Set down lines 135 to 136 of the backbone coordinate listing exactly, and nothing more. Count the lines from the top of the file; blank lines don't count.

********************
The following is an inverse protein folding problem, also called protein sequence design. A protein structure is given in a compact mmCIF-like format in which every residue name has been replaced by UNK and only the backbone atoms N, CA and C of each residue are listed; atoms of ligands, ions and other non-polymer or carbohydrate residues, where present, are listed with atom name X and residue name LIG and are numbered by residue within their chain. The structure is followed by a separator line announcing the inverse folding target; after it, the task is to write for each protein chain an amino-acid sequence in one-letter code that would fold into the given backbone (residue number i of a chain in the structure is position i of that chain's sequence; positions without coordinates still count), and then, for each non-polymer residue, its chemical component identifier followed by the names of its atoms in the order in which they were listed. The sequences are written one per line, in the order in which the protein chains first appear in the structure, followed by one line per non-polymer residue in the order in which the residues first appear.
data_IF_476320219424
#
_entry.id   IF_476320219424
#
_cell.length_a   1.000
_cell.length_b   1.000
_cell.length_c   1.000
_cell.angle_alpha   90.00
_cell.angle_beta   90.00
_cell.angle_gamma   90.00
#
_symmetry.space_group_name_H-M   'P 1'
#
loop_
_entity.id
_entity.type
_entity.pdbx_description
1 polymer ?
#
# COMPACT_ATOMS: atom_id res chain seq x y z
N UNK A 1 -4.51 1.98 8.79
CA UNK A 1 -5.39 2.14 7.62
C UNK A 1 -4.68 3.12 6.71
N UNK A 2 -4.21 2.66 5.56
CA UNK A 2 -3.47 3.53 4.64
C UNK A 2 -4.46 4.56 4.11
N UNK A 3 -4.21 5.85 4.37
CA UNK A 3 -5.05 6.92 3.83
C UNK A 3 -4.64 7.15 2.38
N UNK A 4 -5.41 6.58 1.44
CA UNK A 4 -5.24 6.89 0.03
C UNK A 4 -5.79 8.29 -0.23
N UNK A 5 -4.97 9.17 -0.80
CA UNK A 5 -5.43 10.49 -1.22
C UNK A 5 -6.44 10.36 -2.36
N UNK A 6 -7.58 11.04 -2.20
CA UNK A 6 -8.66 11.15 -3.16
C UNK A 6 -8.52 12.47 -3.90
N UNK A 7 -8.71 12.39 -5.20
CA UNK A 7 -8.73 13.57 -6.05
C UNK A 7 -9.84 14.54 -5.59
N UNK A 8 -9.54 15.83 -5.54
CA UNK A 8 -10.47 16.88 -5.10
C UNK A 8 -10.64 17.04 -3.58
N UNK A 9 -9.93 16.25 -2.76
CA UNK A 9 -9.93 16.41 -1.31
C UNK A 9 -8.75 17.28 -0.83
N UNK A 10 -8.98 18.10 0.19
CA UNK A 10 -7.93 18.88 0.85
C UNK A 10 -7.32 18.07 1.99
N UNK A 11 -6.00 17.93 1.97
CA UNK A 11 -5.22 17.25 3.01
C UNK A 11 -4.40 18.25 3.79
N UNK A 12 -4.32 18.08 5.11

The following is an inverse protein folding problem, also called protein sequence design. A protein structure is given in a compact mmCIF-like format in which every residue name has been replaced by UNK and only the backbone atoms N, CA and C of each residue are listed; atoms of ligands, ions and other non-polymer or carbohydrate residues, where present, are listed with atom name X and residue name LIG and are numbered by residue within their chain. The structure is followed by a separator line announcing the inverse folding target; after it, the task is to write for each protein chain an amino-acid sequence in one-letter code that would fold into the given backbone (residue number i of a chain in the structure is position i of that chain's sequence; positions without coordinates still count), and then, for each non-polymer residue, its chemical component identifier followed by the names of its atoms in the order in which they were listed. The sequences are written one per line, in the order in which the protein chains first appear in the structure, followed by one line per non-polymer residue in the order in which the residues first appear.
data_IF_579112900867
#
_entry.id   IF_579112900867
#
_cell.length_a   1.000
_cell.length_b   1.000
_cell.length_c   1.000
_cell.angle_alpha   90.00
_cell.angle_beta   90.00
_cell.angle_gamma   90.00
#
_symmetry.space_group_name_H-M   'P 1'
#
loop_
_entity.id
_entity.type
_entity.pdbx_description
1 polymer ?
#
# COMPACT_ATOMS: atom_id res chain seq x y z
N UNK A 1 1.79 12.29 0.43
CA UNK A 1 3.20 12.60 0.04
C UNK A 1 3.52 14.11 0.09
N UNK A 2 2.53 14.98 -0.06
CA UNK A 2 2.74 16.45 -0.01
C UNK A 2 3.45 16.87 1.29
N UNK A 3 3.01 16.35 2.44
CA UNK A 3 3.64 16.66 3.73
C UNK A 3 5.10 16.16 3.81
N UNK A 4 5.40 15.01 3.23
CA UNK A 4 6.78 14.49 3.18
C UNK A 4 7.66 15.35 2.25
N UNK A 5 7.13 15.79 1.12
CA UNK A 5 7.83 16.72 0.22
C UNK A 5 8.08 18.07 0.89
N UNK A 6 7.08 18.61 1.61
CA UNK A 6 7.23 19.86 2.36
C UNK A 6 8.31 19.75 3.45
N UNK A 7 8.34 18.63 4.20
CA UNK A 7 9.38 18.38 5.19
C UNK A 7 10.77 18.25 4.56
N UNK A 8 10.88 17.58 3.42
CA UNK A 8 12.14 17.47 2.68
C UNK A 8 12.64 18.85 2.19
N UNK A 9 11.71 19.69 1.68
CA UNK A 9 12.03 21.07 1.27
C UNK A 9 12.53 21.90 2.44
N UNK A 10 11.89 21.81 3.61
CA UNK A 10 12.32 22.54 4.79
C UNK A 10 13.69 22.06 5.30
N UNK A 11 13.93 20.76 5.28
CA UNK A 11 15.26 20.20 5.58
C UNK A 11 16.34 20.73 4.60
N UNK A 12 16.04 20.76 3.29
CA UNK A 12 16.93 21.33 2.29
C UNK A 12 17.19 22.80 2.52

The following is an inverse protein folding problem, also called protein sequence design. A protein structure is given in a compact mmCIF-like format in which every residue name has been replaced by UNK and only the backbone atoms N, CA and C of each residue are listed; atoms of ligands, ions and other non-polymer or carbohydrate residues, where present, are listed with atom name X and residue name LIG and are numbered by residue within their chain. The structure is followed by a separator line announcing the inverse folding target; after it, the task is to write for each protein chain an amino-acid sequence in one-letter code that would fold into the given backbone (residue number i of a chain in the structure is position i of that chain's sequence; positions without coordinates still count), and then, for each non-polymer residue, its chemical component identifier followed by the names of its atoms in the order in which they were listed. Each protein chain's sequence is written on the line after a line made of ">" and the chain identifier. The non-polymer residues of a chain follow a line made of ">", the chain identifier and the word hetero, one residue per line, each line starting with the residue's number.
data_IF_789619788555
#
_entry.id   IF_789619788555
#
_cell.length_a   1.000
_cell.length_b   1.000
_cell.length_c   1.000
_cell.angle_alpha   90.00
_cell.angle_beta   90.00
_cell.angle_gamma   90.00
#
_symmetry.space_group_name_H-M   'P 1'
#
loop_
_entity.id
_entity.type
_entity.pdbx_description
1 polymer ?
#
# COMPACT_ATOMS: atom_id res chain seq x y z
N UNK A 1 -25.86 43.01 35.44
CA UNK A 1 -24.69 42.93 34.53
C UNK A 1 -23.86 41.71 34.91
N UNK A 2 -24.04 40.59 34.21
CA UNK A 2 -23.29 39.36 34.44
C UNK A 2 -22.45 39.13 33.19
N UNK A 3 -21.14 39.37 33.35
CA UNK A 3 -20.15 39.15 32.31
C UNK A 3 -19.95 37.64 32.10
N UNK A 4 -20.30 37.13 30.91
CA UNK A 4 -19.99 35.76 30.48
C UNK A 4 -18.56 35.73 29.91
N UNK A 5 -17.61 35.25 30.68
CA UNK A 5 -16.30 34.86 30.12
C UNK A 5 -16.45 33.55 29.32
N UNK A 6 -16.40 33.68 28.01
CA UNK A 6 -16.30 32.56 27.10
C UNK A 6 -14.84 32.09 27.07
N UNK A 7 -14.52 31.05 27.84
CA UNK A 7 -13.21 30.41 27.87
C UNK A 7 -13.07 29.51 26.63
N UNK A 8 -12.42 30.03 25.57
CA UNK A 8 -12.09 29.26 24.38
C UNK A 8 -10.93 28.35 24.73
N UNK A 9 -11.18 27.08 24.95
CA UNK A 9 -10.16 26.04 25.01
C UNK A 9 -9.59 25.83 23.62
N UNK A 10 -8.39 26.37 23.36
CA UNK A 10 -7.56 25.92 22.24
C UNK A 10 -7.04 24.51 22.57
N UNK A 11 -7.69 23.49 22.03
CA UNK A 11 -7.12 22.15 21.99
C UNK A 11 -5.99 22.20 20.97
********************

CA UNK A 1 -24.69 42.93 34.53
C UNK A 1 -23.86 41.71 34.91